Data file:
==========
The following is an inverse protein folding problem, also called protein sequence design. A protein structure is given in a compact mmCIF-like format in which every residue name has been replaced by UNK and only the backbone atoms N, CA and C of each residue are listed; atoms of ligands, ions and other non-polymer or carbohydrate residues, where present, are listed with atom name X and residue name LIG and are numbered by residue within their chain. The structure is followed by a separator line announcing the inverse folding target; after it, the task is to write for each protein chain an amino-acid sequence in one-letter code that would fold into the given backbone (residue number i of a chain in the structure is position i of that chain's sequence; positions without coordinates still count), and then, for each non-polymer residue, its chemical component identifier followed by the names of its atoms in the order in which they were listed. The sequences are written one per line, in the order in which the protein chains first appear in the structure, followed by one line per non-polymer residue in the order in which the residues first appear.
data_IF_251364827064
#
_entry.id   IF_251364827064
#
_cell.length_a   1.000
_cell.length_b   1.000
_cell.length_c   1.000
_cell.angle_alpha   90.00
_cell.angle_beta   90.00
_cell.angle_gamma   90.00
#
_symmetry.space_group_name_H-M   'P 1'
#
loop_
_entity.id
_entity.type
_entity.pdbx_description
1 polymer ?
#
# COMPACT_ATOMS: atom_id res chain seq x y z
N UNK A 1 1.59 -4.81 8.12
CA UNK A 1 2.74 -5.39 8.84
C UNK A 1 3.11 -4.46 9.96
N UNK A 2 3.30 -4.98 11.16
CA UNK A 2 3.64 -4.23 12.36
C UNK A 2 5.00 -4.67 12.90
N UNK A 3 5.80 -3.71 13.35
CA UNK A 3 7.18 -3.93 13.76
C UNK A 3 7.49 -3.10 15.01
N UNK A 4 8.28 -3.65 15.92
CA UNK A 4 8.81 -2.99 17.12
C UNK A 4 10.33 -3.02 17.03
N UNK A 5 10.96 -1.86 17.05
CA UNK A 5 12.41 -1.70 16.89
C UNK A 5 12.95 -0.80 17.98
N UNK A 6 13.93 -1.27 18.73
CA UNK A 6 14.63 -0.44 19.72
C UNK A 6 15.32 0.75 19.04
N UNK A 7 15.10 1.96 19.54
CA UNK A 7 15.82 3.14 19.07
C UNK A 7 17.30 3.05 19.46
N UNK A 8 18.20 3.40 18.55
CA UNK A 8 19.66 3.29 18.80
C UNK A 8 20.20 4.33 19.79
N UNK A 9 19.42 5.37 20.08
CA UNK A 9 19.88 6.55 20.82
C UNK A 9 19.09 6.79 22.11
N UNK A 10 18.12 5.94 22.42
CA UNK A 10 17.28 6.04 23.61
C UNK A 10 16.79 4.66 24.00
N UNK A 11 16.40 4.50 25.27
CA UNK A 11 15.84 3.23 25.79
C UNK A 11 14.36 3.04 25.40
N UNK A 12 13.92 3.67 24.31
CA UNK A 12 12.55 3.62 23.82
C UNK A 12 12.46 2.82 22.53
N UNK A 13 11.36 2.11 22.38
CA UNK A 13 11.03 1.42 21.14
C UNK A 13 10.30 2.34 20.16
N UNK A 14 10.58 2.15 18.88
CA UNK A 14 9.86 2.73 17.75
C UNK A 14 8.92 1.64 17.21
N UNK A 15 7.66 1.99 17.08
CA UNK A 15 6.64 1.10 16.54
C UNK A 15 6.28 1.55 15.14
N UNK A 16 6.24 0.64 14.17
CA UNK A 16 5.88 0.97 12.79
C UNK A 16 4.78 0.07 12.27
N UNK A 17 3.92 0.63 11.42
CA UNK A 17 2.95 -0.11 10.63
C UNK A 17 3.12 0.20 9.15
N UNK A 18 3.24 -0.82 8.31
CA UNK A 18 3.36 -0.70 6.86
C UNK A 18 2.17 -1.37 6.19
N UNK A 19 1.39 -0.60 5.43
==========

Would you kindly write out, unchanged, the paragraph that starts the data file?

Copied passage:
The following is an inverse protein folding problem, also called protein sequence design. A protein structure is given in a compact mmCIF-like format in which every residue name has been replaced by UNK and only the backbone atoms N, CA and C of each residue are listed; atoms of ligands, ions and other non-polymer or carbohydrate residues, where present, are listed with atom name X and residue name LIG and are numbered by residue within their chain. The structure is followed by a separator line announcing the inverse folding target; after it, the task is to write for each protein chain an amino-acid sequence in one-letter code that would fold into the given backbone (residue number i of a chain in the structure is position i of that chain's sequence; positions without coordinates still count), and then, for each non-polymer residue, its chemical component identifier followed by the names of its atoms in the order in which they were listed. The sequences are written one per line, in the order in which the protein chains first appear in the structure, followed by one line per non-polymer residue in the order in which the residues first appear.